Tips for Lean Managers

A3 Problem Solving as a People Development Process

By Jon Miller Updated on April 2nd, 2021

Too many organizations today have no effective, simple and formalized method of developing front-line leaders. The typical new supervisor or manager is lucky to be given instruction in how their job is done properly, and why. Most often the instruction stops at what to do.

And many companies don’t even get the “what” quite right. What is the role of front line supervision in a Lean organization? At Toyota the job of the shop floor leader seems to make sure standard work is being maintained to meet safety, quality, delivery and cost targets, and to lead problem solving when this is not happening.

The one-page report called the A3 is the primary problem solving document. It is not a report to summarize the action after the fact and file it away, but almost like a chalk board where the student must do the math over and over again until the teacher is satisfied that they understand how to solve a particular problem. At Toyota, I am told, it can take months to work through a single A3 problem solving document to the satisfaction of the manager who is coaching a developing shop floor leader.

The three key competencies that are taught to people through this A3 problem solving are:

1. Problem definition. There are really three different skills that make up this competency: finding the problem, developing proper problem statements and building consensus on the issue.

2. Root cause analysis. The two important habits here are getting the facts on the gemba through what is called “genchi genbutsu” and conducting root cause analysis based on the 5 why process.

3. Kaizen. This means making a plan to test various countermeasures, trying it out repeatedly to eliminate ideas that don’t work, and standardizing to the most practical countermeasure in terms of quality, safety, cost and speed.

Of course there are other skills and problem solving competencies needed for a shop floor or front line leader such as summarizing results and planning for future action based on what was learned. There are also a myriad of other tasks needed for management and supervision. Toyota may have processes for teaching people the skills needed for other such supervisory admin or HR work, but the use of A3 problem solving as a people development process is pretty brilliant.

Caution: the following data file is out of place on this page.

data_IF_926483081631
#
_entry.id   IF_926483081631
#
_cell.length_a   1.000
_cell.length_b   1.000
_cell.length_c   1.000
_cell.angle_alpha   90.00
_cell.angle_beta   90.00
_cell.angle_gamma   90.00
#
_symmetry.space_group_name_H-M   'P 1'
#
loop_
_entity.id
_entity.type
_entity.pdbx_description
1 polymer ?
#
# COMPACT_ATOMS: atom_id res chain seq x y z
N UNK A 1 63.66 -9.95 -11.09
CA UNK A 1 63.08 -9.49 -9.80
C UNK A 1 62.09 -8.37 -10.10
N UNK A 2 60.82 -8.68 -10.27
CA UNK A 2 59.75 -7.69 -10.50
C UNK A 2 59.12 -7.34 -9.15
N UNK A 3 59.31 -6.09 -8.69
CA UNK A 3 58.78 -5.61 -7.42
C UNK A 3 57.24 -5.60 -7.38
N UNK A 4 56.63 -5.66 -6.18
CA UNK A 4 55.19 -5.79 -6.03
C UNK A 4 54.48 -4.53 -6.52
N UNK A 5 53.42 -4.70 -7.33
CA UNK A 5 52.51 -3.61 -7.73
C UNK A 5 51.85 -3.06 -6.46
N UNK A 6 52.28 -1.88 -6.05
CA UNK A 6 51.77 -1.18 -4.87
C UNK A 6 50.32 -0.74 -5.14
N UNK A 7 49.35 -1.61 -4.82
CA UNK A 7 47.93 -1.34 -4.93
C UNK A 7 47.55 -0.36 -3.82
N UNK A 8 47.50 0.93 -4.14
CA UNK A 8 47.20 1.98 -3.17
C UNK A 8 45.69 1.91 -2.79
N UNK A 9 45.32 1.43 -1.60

1. Cory Boisoneau

    November 16, 2007 - 9:03 am

    This looks like a great process. I am concerned about the root cause analysis part however. Toyota seems to have their problem solving very intricately laid out, and then they use the 5 whys for RCA? The problem here is that the 5 whys is a linear process that is being used to analyze a non-linear event. Therefor you will not document all of the causes and may miss out on a variety of effective solutions. I would recommend looking into a more robust RCA method, such as Apollo.

  2. Jon Miller

    November 16, 2007 - 9:58 am

    Perhaps I oversimplified the RCA part. The root cause analysis through 5 why is not linear, in fact the Ishikawa diagram (cause & effect diagram) encourages multiple lines of inquiry.
    I am somewhat familiar with the Apollo approach, and would say that there is much in common with the approach used in A3 problem solving.
    The branching of the so-called fishbone diagram represents pursuing various points of cause and possible root causes, using the 5 why process to dig deeper. Then experiments are used to test various countermeasures.
    A3 / PDCA is a great closed-loop system for problem solving but as with any system, the results depend on proper understanding and use.

  3. Brian Cocolicchio

    January 31, 2008 - 7:25 pm

    I like using the Kepner-Tregoe Problem analysis method to perform root cause analysis. Do you think it can be used as part of an A3 report?

  4. Ann Hamon

    July 31, 2021 - 10:33 am

    This process seem to look like it would work. I have heard of the Apollo but don’t know much about..

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